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Thread: Do I Need to Snip the Corners on Fabric Before Washing? Never Washed Fabric Before--Don't Want a Big Tangle Ball

  1. #1
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    I believe I have read here a few mentions that people snip the corners of their fabric before washing so it doesn't unravel too much. Is this correct??

    Do you snip a small (around 1/2 to 1 inch) section diagonally (like a snipping off a small triangle) off of each of the 4 corners?

  2. #2
    Senior Member IAmCatOwned's Avatar
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    I don't. I took a tip from this board and wash on the shortest delicate cycle. I stopped getting a gazillion strings when I did that. No need for a full cycle (although I don't use batiks).

  3. #3
    Super Member spartan quilter's Avatar
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    I don't actually wash the material. I fill the machine with the temp of water that I would use normally to wash the finished quilt. I put the fabric into the water, and let it sit for an hour or so. Then I spin the water out. I decided that I only need to go for shrinkage, and not remove soil that isn't there. By removing the agitation process, the material doesn't get so tangled. I just hang the material on a clothes horse to dry. That works for me.

  4. #4
    Senior Member TiltedEars's Avatar
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    Geesh. In my crazy life with 3 kids ages 8, 9, & 11, my fabric often is forced to fend for itself in a load with whatever needs to be washed at the time. Some fabrics leave lots of strings, while others hardly make any at all. I would like to use delicate or just soak, but the washing machine is usually in too high of demand for that. I press the fabric & trim strings as I go.

  5. #5
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    I bought a front-load HE machine a year ago and have cursed about it pretty much from the second week on. It is so frustrating to not have any "control" over the process. With a top load machine, I was able to open the door and test the wash or rinse water temperature and toggle back and forth between hot and warm or cold to get the temperature I wanted. I could leave the door open after it filled with water and was suddsy, and this gave me a soak period.

    Now, with a front load, I can never tell what temperature it is using (meaning, I can't tell how hot the warm cycle is--with my old machine it was pretty hot so I blended some cold in sometimes). I can't just turn the dial ahead in the cycle or really override anything.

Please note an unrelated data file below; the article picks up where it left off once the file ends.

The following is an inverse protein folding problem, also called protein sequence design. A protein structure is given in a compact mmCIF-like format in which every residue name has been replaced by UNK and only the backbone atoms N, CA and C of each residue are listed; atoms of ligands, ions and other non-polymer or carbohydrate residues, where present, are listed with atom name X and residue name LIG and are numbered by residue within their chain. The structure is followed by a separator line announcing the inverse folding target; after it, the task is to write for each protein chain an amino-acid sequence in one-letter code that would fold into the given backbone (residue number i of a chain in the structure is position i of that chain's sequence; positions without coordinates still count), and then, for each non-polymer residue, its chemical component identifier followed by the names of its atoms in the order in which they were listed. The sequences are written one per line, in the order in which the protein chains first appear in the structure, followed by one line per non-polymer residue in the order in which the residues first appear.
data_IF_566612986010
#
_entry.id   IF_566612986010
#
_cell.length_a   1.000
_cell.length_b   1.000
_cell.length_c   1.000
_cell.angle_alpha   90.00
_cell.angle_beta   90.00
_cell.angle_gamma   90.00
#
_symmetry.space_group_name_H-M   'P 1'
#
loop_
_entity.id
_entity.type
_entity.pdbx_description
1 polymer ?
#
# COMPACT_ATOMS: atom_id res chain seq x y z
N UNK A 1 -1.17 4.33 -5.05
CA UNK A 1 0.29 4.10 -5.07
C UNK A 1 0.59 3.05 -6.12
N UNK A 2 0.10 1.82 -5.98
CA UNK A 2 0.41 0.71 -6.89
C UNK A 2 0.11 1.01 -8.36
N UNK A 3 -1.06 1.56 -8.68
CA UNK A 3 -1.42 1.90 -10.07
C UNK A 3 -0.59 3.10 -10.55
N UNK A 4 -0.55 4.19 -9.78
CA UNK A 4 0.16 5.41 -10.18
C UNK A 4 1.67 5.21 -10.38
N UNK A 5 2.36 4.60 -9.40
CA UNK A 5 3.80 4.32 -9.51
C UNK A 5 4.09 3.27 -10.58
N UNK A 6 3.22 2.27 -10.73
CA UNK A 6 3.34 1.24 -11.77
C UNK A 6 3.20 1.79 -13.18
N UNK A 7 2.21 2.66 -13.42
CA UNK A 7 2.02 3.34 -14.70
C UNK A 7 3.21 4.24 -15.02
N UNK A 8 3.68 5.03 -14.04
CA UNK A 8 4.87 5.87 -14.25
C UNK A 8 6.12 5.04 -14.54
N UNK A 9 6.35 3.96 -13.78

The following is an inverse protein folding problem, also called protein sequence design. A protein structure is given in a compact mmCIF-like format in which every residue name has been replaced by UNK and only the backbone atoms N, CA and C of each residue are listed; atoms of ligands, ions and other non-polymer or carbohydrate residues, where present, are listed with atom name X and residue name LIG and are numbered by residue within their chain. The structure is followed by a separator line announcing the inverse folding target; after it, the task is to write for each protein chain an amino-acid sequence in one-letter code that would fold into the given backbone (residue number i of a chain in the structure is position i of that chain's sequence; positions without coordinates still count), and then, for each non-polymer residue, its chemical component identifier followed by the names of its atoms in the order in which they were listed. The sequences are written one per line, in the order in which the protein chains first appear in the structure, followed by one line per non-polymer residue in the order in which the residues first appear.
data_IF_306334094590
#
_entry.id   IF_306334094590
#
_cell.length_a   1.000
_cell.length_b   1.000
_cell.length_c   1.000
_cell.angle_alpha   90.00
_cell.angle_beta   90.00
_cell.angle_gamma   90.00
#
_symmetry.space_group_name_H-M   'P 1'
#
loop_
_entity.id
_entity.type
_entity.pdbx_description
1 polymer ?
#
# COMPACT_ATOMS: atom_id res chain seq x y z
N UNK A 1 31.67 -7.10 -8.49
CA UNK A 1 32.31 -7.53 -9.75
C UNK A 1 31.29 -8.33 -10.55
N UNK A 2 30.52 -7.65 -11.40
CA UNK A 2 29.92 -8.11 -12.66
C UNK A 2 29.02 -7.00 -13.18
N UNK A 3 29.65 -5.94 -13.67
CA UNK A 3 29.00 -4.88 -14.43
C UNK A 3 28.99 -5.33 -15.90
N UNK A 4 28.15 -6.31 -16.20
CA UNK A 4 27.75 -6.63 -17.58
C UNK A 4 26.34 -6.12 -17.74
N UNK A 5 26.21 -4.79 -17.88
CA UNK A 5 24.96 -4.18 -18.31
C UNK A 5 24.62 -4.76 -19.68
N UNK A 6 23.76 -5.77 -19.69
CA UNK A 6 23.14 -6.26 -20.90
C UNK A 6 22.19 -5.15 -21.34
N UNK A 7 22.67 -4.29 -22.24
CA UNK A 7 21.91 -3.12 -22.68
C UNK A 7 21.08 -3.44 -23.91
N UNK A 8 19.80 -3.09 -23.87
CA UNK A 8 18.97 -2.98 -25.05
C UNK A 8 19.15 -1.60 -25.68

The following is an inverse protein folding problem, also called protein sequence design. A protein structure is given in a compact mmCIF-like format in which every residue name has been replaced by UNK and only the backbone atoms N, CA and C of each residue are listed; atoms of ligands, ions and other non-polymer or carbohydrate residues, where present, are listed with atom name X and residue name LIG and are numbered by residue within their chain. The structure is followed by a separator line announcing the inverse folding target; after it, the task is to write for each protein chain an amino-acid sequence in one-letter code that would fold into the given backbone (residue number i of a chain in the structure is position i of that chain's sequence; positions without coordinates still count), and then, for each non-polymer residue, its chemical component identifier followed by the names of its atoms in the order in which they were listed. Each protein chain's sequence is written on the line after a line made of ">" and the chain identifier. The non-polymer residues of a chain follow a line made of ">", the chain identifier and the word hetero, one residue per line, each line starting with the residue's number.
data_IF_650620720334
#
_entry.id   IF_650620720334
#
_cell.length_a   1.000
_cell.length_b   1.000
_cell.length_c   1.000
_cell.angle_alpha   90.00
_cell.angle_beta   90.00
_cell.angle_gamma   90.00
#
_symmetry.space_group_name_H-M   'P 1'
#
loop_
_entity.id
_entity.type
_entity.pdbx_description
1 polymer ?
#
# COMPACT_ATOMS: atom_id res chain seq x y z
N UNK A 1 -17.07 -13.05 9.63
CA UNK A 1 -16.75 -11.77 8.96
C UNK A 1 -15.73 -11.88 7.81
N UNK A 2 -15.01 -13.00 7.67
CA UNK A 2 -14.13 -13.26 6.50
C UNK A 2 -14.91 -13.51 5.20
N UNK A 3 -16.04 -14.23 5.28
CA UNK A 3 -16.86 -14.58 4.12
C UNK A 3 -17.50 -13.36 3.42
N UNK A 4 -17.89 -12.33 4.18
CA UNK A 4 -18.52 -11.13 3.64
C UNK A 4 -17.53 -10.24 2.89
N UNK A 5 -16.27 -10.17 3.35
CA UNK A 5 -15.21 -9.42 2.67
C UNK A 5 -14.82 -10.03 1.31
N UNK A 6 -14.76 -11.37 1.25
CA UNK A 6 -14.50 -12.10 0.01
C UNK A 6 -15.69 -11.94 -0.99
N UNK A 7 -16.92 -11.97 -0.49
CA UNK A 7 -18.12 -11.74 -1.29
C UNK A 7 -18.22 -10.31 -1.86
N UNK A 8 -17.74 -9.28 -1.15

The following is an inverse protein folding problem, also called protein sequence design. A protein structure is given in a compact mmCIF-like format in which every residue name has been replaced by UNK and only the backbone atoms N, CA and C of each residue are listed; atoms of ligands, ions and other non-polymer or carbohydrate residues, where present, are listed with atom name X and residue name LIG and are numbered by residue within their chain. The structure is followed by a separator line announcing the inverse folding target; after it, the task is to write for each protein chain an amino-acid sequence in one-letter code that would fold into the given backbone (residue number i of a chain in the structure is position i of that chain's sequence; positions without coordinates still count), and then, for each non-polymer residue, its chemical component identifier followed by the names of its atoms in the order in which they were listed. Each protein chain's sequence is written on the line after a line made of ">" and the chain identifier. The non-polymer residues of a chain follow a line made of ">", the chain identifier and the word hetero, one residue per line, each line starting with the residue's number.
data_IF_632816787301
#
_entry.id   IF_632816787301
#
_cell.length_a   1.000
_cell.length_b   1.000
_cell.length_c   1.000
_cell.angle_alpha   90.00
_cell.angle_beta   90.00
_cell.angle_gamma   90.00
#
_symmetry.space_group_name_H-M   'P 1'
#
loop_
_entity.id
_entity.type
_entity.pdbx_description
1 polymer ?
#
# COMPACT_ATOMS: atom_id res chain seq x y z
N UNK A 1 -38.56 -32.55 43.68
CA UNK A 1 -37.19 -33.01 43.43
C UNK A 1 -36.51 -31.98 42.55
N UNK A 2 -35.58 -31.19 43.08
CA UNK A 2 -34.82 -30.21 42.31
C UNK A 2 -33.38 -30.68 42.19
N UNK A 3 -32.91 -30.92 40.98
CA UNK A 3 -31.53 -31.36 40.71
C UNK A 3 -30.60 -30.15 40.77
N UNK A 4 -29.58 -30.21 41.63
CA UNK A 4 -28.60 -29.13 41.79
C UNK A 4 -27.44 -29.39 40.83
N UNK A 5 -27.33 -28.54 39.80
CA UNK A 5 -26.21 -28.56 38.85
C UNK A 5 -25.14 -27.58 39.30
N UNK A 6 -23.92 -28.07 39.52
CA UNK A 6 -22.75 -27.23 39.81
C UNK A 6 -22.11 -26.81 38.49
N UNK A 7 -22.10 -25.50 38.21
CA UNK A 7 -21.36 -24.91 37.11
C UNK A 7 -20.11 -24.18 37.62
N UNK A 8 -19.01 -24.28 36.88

I am prewashing these fabrics because they are dark christmas colors that will be blended with a few light colors.

  6. #6
    Senior Member connie_1936's Avatar
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    i clip about 1/2 inch off each corner,it really helps. i totally agree about the top load washeer, its horrible, and not cheap, top of the line. wish i had my olod ones back.

  7. #7
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    I cut a snip on each end and wash on delicate. I like the just soaking in water. To do that can u soak in cold water? I wash my fabric in cold water.

  8. #8
    Senior Member cathylynn's Avatar
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    I did clip the corners of the fabric with pinking shears before washing and had very little raveling.

  9. #9
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    I have my DH zigzag the raw edges for me and that works Great!

  10. #10
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    Quote Originally Posted by spartan quilter
    I don't actually wash the material. I fill the machine with the temp of water that I would use normally to wash the finished quilt. I put the fabric into the water, and let it sit for an hour or so. Then I spin the water out. I decided that I only need to go for shrinkage, and not remove soil that isn't there. By removing the agitation process, the material doesn't get so tangled. I just hang the material on a clothes horse to dry. That works for me.
    remember it is not just "soil", which is there in the form of dirty hands, dirty floors, germy hands..you know..BUT there are chemicals sprayed on that fabric as well! at least put some lysol concentrate if you don't want to use soap!

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